Maryland Ensemble Theatre picks up in the back half of their 2014/201g season with a fiery smart and dark comedy. The Arsonists is Max Frisch’s satirical look at the banality of evil. Directed by Gerard Stropnicky, the new translation by Alistair Beaton is sure to light a fuse of laughter through the audience with its twisted elements of absurdism. Intent on proving how simple it is for human beings to be manipulated into bringing about their own destruction, the performance is ablaze with talented performers who keep the audience easily entertained throughout the show.
Tad Janes and Lisa Burl play Gottlieb and Babette Biederman, a conventional upper-middle-class couple. Into their lives comes Clay Comer as Schmitz, a circus wrestler down on his luck (as the circus has mysteriously burned down). Comer’s wild-eyed intensity immediately arouses suspicion that he is the arsonist who has been setting fires all over town, but Janes vigorously denies any such thoughts, preferring to preserve his own propriety even for such a rude, obnoxious visitor. Schmitz invites himself first to dinner, then to move into the attic.
Schmitz’ character is soon joined by Tim Seltzer, playing Eisenring. The two immediately and obviously set to work preparing to burn the place down. Janes and Burl are delightfully put-upon as the discomfited couple, unwilling to throw out their unwanted guests for fear of being rude. Their maid Anna, played by Katie Rattigan, is screamingly funny, with hilariously timed double-takes and subtle physical comedy.
Around and between the action appears a Greek chorus of firefighters. In case it wasn’t already obvious, they provide additional foreshadowing and declare, “Woe unto us.” In fact, they frequently steal the show with musical numbers, songs with a fire theme (“Smoke Gets in Your Eyes”, “Ring of Fire”, etc.), generally Acapella. Their rendition of Springsteen’s “I’m on Fire”, led by Caitlin Joy, is delivered with a Stomp-style beat, and is the highlight of the show. They are not, for the most part, singers or dancers, but their commitment and Julie Herber’s Choreography makes them a delight every time they’re on stage.
These chorus member are also responsible for rotating Ira Domser’s magnificent set. Turning reveals a riotous, colorful cityscape, a magnificently appointed drawing room, and an explosives-filled attic (complete with trap door), making tremendously impressive use of the Maryland Ensemble basement space. Tabetha White’s subtle and thoughtful lighting design keeps solid pacing with the shifting moods and settings.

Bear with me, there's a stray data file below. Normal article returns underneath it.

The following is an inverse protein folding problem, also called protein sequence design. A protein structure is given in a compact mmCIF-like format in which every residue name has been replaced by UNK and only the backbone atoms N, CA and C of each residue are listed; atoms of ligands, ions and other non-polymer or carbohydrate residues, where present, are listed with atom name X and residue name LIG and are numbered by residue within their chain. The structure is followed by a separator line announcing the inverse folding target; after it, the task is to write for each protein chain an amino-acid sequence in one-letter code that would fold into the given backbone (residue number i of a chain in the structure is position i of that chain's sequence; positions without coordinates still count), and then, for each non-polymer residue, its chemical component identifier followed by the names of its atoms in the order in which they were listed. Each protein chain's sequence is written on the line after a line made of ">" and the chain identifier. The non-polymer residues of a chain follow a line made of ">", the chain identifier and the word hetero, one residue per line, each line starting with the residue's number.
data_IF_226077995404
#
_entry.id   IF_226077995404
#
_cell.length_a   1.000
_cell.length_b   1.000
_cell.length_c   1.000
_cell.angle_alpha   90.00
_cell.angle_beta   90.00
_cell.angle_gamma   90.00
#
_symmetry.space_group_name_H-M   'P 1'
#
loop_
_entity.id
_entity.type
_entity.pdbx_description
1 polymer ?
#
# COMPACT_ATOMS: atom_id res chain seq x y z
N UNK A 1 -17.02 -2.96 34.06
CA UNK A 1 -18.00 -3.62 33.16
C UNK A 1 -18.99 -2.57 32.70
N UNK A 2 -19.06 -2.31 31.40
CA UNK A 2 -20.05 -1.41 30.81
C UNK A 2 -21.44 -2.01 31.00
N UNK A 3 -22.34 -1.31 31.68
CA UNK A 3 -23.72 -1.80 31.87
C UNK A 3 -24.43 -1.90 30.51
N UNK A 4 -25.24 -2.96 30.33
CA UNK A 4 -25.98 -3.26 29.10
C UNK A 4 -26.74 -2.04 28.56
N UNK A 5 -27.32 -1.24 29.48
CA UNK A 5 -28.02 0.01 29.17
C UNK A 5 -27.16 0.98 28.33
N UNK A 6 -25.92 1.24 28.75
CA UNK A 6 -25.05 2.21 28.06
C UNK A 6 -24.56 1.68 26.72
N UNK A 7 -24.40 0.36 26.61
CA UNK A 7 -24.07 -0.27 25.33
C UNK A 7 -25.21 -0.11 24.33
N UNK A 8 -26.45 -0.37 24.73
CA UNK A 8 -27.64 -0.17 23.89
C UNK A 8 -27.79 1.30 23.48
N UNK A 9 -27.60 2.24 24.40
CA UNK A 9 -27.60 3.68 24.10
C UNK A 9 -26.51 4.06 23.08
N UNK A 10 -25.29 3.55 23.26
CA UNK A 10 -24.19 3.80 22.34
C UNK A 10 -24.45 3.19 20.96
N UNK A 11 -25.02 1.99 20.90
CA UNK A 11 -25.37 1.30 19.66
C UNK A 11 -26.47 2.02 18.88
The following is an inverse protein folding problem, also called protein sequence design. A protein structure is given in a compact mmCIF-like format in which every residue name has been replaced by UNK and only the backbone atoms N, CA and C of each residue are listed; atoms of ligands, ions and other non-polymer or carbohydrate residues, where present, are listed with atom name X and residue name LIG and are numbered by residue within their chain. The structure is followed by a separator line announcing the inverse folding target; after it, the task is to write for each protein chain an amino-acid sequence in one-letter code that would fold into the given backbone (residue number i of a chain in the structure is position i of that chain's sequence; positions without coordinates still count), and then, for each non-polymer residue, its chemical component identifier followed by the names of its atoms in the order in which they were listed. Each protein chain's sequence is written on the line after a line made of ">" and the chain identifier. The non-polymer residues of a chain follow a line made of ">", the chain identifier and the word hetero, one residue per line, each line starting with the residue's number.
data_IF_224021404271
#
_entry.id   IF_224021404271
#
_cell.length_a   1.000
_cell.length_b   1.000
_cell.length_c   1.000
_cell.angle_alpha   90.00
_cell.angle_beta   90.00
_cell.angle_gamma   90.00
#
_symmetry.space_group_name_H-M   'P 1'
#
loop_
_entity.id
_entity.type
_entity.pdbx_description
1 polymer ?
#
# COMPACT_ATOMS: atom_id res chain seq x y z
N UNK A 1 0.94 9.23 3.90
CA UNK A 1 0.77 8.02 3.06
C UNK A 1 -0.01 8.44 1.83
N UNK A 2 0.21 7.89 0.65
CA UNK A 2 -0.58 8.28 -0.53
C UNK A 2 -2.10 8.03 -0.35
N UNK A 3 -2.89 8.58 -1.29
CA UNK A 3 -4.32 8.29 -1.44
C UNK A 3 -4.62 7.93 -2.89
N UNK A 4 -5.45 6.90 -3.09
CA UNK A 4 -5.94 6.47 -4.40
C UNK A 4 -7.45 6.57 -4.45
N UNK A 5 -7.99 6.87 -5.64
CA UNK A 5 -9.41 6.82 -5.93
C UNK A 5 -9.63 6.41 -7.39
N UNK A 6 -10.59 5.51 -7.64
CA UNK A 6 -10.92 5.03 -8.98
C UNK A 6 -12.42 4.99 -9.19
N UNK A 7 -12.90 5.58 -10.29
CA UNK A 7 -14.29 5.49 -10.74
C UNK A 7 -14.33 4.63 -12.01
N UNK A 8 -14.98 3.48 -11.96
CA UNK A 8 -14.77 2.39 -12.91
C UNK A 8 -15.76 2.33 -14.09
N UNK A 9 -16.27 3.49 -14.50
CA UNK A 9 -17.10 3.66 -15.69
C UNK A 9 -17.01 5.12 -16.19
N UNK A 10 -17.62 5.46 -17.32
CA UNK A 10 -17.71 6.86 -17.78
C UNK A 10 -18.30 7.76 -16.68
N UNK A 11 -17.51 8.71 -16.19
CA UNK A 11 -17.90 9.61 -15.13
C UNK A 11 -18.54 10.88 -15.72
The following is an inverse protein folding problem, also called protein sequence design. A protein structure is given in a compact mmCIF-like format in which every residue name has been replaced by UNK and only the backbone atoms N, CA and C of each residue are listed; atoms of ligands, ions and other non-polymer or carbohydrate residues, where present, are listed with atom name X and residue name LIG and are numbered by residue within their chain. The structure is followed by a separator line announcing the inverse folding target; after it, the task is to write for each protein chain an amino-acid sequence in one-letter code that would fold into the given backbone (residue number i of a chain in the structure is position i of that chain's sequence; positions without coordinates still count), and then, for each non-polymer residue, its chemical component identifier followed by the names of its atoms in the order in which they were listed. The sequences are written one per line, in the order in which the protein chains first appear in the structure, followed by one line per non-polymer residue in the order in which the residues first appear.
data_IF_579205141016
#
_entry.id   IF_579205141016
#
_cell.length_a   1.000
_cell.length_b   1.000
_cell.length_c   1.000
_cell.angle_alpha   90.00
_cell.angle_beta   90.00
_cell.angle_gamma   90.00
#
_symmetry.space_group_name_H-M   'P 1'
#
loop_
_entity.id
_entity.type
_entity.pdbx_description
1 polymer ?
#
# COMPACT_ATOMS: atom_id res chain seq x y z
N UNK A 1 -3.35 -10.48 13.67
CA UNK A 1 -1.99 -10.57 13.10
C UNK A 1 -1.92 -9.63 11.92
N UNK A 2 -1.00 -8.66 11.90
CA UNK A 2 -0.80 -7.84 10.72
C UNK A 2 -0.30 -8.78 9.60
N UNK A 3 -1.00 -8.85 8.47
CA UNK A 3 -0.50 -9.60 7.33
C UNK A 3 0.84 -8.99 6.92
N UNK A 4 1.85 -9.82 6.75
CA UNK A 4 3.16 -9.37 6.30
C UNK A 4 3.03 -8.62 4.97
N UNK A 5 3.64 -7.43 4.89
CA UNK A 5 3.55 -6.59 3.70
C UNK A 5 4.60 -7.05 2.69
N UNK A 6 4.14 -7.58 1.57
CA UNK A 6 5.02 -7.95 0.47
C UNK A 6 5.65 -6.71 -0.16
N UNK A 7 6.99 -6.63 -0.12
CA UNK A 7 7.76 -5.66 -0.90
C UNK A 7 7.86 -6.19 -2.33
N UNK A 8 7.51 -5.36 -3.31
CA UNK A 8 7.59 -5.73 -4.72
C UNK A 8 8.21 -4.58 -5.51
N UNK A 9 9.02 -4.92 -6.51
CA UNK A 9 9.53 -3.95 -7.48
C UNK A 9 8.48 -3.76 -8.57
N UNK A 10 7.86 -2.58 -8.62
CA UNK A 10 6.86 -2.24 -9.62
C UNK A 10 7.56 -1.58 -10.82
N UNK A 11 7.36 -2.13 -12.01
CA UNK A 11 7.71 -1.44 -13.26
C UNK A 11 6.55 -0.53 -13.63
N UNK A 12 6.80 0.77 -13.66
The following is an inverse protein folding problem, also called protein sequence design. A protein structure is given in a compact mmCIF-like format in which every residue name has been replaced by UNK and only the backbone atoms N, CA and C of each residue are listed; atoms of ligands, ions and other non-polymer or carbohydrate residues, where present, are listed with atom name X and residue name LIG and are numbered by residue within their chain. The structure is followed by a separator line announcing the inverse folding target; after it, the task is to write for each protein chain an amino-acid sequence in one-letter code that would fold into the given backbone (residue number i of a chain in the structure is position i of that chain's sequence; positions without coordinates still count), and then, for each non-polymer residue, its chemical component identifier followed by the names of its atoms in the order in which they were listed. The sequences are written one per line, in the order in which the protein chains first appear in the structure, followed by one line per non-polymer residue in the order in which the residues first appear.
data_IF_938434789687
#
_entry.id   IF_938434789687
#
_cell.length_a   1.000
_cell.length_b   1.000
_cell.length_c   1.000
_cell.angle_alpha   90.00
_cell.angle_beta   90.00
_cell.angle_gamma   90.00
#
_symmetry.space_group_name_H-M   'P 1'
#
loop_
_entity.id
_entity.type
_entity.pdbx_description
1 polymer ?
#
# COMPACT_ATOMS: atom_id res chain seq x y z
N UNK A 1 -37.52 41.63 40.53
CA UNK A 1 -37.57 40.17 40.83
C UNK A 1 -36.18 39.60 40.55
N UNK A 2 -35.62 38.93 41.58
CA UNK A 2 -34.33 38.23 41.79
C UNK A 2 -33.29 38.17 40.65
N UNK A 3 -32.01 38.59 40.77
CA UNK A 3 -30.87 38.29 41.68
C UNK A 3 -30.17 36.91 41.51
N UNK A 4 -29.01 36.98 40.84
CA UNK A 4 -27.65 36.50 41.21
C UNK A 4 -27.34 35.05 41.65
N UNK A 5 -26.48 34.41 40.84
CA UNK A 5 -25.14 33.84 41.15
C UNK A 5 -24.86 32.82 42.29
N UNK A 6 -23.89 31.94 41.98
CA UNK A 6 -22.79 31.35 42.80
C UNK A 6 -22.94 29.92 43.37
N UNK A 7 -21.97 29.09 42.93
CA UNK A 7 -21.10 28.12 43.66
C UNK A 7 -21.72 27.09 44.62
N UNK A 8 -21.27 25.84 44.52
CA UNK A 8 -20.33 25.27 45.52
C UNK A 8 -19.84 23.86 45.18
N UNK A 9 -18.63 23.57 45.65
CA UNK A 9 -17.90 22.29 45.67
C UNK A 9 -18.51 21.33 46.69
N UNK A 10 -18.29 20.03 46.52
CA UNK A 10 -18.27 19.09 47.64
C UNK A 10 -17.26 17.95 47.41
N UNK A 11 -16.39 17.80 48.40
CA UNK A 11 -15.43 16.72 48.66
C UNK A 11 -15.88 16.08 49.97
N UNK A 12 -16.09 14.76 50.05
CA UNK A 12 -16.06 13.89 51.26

Director Gerard Stropnicky sets a measured pace through the first act, as Janes skillfully portrays the allegory of Biedermann’s downfall. Seltzer, incongruously clad as a high-class waiter (his restaurant has burned down…) runs mental rings around Janes’ befuddled homeowner, while barely controlling Comer’s mania. The chorus spells it out for us. While we are distracted by horrifying news of the world, we end up complicit in acts of violence at home, willfully ignoring the evils we see in front of us and even conscripted by our own politeness into helping.
Unfortunately, this theme has largely played itself out by the end of the first act, and the second act drags by comparison. The back end of the play passes as an uncomfortable drawing room comedy as Janes bends over backwards trying to get the criminals to like him. Janes and Burl bring a deep, sympathetic humanity to the characters.
The climactic conflagration makes full use of the marvelous rotating set and the sharp lighting design. Adding to the spectacle of the blaze is Jerry Matheny’s sound design, an important design element worth praising. Jennifer Adam’s does an excellent job of making the fireman look authentic; their costumes are charming as they reflect the burned and weary conditions of humanity’s inevitable downfall. All in all one of the better staging tactics of incendiary proportions, thanks to the hard work and dedication of the design team.
The play is a warning and an absurdist black comedy. It is at times heavy-handed and blunt in its moralizing. Despite the new translation it often felt bound by the classist outlook of its original setting. It wears its theatricality on its sleeve. “There is nothing more senseless than the story just told,” the chorus concludes. They have run the gamut of emotions for the show’s duration, and that is perhaps the sense of the story being told. Strong performances and tremendous stagecraft give strong reasons to see this discomforting and thought-provoking play.
Running Time: 2 hours and 15 minutes with one intermission